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Proceedings Paper

Damage tolerance modeling and validation of a wireless sensory composite panel for a structural health monitoring system
Author(s): Mohamad Reza Talagani; Frank Abdi; Dimitris Saravanos; Nikos Chrysohoidis; Kamran Nikbin; Rose Ragalini; Irena Rodov
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Paper Abstract

The paper proposes the diagnostic and prognostic modeling and test validation of a Wireless Integrated Strain Monitoring and Simulation System (WISMOS). The effort verifies a hardware and web based software tool that is able to evaluate and optimize sensorized aerospace composite structures for the purpose of Structural Health Monitoring (SHM). The tool is an extension of an existing suite of an SHM system, based on a diagnostic-prognostic system (DPS) methodology. The goal of the extended SHM-DPS is to apply multi-scale nonlinear physics-based Progressive Failure analyses to the “as-is” structural configuration to determine residual strength, remaining service life, and future inspection intervals and maintenance procedures. The DPS solution meets the JTI Green Regional Aircraft (GRA) goals towards low weight, durable and reliable commercial aircraft. It will take advantage of the currently developed methodologies within the European Clean sky JTI project WISMOS, with the capability to transmit, store and process strain data from a network of wireless sensors (e.g. strain gages, FBGA) and utilize a DPS-based methodology, based on multi scale progressive failure analysis (MS-PFA), to determine structural health and to advice with respect to condition based inspection and maintenance. As part of the validation of the Diagnostic and prognostic system, Carbon/Epoxy ASTM coupons were fabricated and tested to extract the mechanical properties. Subsequently two composite stiffened panels were manufactured, instrumented and tested under compressive loading: 1) an undamaged stiffened buckling panel; and 2) a damaged stiffened buckling panel including an initial diamond cut. Next numerical Finite element models of the two panels were developed and analyzed under test conditions using Multi-Scale Progressive Failure Analysis (an extension of FEM) to evaluate the damage/fracture evolution process, as well as the identification of contributing failure modes. The comparisons between predictions and test results were within 10% accuracy.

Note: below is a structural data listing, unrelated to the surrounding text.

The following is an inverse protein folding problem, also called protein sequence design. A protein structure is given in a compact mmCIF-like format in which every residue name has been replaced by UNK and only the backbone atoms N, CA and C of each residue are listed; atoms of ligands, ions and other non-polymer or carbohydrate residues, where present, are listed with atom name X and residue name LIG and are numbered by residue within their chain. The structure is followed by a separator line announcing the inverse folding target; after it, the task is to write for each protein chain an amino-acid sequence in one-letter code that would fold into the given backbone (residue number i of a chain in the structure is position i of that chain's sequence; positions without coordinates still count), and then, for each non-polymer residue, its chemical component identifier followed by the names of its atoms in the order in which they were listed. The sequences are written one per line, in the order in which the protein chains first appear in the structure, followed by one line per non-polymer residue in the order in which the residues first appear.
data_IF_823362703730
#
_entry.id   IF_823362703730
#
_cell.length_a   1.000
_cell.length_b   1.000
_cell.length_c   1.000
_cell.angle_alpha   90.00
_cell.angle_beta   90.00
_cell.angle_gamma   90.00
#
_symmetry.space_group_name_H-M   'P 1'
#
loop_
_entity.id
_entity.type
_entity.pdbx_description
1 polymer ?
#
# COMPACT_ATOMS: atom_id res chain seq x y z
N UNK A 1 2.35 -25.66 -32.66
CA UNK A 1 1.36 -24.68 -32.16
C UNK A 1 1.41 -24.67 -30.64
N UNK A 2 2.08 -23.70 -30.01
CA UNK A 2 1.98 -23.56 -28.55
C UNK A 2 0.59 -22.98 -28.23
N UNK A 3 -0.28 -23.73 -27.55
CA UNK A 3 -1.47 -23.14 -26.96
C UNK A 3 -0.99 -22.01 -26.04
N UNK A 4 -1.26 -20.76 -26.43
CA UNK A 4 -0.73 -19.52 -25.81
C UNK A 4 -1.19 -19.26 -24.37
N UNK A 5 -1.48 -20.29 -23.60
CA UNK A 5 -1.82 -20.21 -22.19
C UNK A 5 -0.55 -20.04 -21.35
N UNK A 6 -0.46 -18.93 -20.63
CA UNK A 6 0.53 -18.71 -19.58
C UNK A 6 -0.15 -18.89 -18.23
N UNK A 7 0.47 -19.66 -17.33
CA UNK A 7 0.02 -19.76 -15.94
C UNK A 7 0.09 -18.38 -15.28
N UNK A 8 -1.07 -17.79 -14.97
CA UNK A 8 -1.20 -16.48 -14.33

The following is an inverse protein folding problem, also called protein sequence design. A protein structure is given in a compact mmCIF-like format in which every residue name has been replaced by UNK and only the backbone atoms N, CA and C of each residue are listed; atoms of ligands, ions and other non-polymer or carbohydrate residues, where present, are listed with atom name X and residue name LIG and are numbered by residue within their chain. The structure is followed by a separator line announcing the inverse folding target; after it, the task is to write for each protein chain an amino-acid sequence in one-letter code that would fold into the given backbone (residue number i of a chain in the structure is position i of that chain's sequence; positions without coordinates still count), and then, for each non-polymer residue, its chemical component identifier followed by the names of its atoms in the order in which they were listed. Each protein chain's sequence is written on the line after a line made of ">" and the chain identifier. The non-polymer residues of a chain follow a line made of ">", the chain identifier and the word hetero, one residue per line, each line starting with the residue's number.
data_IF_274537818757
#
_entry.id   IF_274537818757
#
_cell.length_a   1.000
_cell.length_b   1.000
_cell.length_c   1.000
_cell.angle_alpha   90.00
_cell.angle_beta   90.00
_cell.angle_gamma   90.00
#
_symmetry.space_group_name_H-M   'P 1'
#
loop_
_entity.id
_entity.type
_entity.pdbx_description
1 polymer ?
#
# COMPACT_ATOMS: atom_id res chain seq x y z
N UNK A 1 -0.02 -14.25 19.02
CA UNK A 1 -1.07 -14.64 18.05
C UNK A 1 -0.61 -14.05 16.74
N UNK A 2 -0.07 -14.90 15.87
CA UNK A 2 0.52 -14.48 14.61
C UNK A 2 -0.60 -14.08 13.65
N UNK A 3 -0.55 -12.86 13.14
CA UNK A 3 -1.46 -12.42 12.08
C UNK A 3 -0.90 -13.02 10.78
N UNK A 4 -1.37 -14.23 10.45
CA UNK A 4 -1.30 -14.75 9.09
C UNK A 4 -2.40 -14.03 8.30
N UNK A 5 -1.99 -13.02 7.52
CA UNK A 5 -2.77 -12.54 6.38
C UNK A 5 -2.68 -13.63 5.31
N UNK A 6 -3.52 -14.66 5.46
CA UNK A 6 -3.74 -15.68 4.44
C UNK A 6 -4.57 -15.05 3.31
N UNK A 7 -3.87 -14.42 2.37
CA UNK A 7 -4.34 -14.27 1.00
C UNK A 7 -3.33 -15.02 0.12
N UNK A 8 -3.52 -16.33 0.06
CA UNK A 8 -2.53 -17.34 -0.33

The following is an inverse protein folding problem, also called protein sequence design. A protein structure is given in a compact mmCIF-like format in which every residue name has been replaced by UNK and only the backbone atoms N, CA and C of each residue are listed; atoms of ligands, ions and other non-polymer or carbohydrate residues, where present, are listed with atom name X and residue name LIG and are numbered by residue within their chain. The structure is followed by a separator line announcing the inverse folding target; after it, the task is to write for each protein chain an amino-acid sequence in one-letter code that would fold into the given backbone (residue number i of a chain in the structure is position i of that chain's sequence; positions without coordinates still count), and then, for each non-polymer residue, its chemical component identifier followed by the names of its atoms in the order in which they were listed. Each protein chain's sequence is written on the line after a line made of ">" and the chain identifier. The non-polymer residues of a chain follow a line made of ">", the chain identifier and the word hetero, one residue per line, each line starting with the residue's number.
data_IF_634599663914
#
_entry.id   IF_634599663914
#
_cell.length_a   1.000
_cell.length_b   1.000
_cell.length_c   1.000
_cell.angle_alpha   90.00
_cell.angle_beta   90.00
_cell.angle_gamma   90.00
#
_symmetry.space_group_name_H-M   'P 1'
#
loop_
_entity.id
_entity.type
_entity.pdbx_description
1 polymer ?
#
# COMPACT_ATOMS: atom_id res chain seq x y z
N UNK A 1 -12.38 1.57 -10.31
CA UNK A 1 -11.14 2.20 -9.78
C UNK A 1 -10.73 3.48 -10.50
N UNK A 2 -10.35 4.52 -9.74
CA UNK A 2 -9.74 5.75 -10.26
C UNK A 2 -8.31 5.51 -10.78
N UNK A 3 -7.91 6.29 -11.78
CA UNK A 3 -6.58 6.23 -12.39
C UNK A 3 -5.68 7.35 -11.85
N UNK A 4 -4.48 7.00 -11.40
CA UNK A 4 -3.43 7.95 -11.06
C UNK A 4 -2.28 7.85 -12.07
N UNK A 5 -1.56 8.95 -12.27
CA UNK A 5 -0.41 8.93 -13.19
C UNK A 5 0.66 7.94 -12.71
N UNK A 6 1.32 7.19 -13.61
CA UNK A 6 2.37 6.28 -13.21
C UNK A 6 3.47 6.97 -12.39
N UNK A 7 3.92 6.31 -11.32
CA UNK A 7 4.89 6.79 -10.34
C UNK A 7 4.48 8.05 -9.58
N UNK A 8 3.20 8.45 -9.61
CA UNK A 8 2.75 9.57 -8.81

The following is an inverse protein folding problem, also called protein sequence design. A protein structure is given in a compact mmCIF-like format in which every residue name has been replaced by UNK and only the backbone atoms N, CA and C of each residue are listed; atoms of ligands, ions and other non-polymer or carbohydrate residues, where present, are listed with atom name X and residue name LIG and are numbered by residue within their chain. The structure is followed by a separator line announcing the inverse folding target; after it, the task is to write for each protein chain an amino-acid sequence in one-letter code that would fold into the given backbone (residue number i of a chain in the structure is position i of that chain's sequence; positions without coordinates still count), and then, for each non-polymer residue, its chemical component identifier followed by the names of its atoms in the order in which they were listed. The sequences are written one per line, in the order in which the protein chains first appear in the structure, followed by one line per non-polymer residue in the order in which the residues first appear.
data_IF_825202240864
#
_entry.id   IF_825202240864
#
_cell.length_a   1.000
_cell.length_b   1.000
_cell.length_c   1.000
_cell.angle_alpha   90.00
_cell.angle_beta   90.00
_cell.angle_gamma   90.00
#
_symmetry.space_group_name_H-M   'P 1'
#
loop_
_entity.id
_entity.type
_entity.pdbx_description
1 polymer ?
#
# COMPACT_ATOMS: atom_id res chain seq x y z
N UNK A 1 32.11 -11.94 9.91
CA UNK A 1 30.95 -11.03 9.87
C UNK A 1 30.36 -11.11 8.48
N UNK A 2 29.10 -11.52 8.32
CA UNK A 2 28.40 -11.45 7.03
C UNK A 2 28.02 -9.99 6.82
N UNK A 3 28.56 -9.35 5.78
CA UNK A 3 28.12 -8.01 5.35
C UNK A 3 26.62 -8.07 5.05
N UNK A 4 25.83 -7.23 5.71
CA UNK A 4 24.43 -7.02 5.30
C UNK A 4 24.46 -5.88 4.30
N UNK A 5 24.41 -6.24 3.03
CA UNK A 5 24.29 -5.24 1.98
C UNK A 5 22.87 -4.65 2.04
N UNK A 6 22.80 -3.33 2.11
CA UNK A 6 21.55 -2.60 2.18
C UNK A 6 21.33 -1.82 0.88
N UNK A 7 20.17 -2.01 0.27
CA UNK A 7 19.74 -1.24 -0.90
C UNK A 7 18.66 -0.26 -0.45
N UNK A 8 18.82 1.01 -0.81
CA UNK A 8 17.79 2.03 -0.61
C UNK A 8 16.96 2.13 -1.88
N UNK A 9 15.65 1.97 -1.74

Paper Details

Date Published: 31 May 2013
PDF: 15 pages
Proc. SPIE 8720, Photonic Applications for Aerospace, Commercial, and Harsh Environments IV, 87200J (31 May 2013); doi: 10.1117/12.2017382
Show Author Affiliations
Mohamad Reza Talagani, CoDeT Engineering Services (Netherlands)
Frank Abdi, Alpha Consulting Service (Italy)
Dimitris Saravanos, Univ. of Patras (Greece)
Nikos Chrysohoidis, Univ. of Patras (Greece)
Kamran Nikbin, Imperial College London (United Kingdom)
Rose Ragalini, Alpha Consulting Service (United States)
Irena Rodov, CoDeT Engineering Services (Netherlands)

Published in SPIE Proceedings Vol. 8720:
Photonic Applications for Aerospace, Commercial, and Harsh Environments IV
Alex A. Kazemi; Bernard C. Kress; Simon Thibault, Editor(s)

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